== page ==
In Praise of Evensong

Stephanie Buckland CEO at Amana Living
The Reverend Dr John Shepherd AM | Dean of Perth 1990 – 2014

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The Anglican Prayer Book evolved from the First Prayer Book of Edward VI issued in 1549, and which was widely resisted. Mediaeval Catholicism had been neither decadent nor decayed, and its liturgies represented a vigorous and much appreciated tradition. The cataclysmic liturgical change of 1549 came as a rude shock. (See Eamon Duffy: The Stripping of the Altars for the full horror of the destruction of mediaeval piety). The new Prayer Book, the brain child of just a few reformist bishops egged on by continental theologians such as Huldrych Zwingli and Martin Butzer, was foisted on unsuspecting congregations with unrelenting fervour. It nevertheless contained some commendable features the use of the vernacular, the gathering of all services in one book, and the introduction of Matins and Evensong as public offices shared by clergy and laity. Evensong included two canticles taken from mediaeval Sarum services: the Magnificat from Vespers, the Nunc Dimittis from Compline. A more aggressive version of this 1549 book was produced in 1552. ‘Evensong’ was changed to ‘Evening Prayer’ in order to deter any hopes of the canticles being sung, and the destruction of organs and choral music other than the singing of metrical psalms began in earnest. A respite was achieved after Edward’s death in 1553. The mediaeval services were restored with Queen Mary and the choral tradition flourished once more. But after five years, Mary died, and the Edwardian book was restored in 1559. The same people went on to lead the early Elizabethan Church as had done under Edward, minus the ones whom Mary burned. However, Elizabeth froze these reformist bishops in their tracks, and began to reverse the process of liturgical destruction begun in 1549. It was the Queen’s idiosyncratic preservation of cathedrals and her maintenance of an elaborate choral tradition as part of her Chapel Royal that put paid to the reformers’ excesses. She kept her Chapel Royal choir singing, her composers producing quality music, and the cathedrals followed suit as best they could. Settings of the Evensong canticles, though simple, were composed and performed, and more complex anthems were generated by composers such as William Byrd. Increasingly efforts were taken to preserve musical quality. In 1602 the Dean of Westminster, Lancelot Andrewes, insisted on keeping the ‘Quire’ of Westminster up to strength because visitors to the Abbey ‘must not be disappointed in the music’. Between them, Elizabeth’s Chapel Royal, Westminster Abbey and the cathedrals fostered what is now known as the ‘cathedral ethos’: dedication to a regular round of beautifully performed ceremony and sacred music, and to a thoughtful consideration of the faith in a contemplative atmosphere. These institutions fostered an attitude to the sacred far removed from the Protestant emphasis on communal praise by the people, and they have continued to lead the way in establishing the contemplation of the divine through the beauty of liturgy, architecture and music as an authentic road to divinity. The title ‘Evensong’ was restored in the Prayer Book version of 1662, from which musical settings of the Magnificat and Nunc Dimittis, and the anthems sung after the Third Collect, have evolved as works of great beauty. Much of Evensong is sung by the choir alone. This is not to say that the congregation is excluded, or that the service has become a concert. The congregation participates fully, but by listening rather than speaking. As any good conversationalist knows, listening is a crucial aspect of communicating. The idea that we are not worshipping unless we are actually saying something is a curious one. By our own quietness at Evensong we are given space to pray at a level of awareness deeper than that which can be expressed through ordinary speech.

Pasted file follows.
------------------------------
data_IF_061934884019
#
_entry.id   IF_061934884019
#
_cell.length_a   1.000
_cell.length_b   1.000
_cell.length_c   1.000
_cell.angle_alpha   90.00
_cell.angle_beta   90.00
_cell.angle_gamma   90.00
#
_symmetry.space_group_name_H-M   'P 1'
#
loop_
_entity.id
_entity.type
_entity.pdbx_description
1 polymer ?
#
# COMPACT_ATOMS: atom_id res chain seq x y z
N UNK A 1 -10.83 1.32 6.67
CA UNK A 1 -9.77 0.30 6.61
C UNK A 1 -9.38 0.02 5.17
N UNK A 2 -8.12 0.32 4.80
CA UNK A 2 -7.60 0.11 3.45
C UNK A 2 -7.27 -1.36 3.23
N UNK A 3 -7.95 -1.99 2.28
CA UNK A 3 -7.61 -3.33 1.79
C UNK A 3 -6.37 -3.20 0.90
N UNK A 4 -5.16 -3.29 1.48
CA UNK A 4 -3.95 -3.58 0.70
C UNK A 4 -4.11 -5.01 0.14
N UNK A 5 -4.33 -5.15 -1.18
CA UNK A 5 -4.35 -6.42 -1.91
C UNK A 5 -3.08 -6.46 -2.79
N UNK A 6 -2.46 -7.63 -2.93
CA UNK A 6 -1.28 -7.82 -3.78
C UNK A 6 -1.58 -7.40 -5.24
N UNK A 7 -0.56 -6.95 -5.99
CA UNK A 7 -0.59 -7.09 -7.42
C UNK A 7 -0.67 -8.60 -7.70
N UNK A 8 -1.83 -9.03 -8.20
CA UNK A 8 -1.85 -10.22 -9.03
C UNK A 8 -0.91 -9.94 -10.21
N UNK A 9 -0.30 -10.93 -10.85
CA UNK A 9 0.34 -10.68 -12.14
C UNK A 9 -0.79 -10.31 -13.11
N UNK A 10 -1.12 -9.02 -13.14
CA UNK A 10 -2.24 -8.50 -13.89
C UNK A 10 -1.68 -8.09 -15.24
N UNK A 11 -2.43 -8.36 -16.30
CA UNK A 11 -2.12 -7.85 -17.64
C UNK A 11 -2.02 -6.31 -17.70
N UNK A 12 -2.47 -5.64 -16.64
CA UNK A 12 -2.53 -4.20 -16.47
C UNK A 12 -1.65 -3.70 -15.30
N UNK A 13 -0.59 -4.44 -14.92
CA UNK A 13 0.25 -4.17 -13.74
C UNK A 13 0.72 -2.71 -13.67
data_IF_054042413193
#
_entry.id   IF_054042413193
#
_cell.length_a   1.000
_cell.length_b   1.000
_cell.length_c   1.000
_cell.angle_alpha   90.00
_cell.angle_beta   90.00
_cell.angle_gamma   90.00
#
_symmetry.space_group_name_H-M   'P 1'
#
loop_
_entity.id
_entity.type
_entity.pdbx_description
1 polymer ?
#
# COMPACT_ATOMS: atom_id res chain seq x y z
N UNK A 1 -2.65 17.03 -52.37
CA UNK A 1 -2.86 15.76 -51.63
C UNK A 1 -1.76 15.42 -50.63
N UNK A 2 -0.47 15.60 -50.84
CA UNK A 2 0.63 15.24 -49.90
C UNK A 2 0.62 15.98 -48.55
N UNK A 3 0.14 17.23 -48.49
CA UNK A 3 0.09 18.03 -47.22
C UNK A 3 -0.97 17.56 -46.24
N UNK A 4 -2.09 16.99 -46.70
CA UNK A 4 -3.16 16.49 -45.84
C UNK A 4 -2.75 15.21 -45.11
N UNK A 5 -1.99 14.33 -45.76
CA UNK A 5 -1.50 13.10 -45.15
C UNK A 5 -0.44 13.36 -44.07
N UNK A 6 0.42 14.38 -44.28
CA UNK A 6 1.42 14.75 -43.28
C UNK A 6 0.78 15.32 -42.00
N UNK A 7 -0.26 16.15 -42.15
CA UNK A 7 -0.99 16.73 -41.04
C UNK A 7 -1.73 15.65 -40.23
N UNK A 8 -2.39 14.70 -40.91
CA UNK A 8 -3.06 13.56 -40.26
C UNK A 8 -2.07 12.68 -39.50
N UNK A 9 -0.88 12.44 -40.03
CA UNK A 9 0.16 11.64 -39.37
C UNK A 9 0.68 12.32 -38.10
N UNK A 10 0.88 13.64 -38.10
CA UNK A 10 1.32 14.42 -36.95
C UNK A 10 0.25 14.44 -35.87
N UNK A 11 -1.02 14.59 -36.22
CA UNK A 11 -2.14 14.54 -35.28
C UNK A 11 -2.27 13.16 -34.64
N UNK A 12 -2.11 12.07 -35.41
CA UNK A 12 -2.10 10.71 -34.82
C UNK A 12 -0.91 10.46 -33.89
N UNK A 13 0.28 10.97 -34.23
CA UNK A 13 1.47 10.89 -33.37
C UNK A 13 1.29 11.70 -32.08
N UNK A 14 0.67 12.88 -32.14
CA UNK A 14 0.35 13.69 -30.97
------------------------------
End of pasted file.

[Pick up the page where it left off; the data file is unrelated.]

No wonder that Choral Evensong is the most popular service in English cathedrals, and it deserves to be so in Australia. Already in this diocese it is flourishing at the cathedral, St George’s College, Christ Church Claremont, St John’s Fremantle, St Andrew’s Subiaco, John Septimus Roe Anglican Community School, and very likely elsewhere.

Evensong is particularly attractive to those who find a prescriptive, signposted theological motorway, straight as an arrow, to be an unconvincing route to divinity. It is also attractive to those who are repelled by the bleak certainties and bullying self-righteousness of much organised religion. In contrast, Choral Evensong, offered in the majestic, poetic language of the Book of Common Prayer, affords understated, gentle, accepting hospitality (Diarmaid MacCulloch: All Things Made New). It engages sensitively with those searching for a deeper appreciation of the rich tapestry of life and the presence of the divine. Recently in The Australian Weekend Magazine, Nikki Gemmel wrote of moments of solace ‘a bush sunset; the golden hour when the world softens and stills and we pause... and Evensong, and I’m not a churchgoer, yet here you’re brought down to stillness from a service mostly sung amid the cram of weekday city life, when the voice-tide washes over you and soars in challenge to its high ceiling and you close your eyes, and are repaired.’


Article published in October 2018 Messenger magazine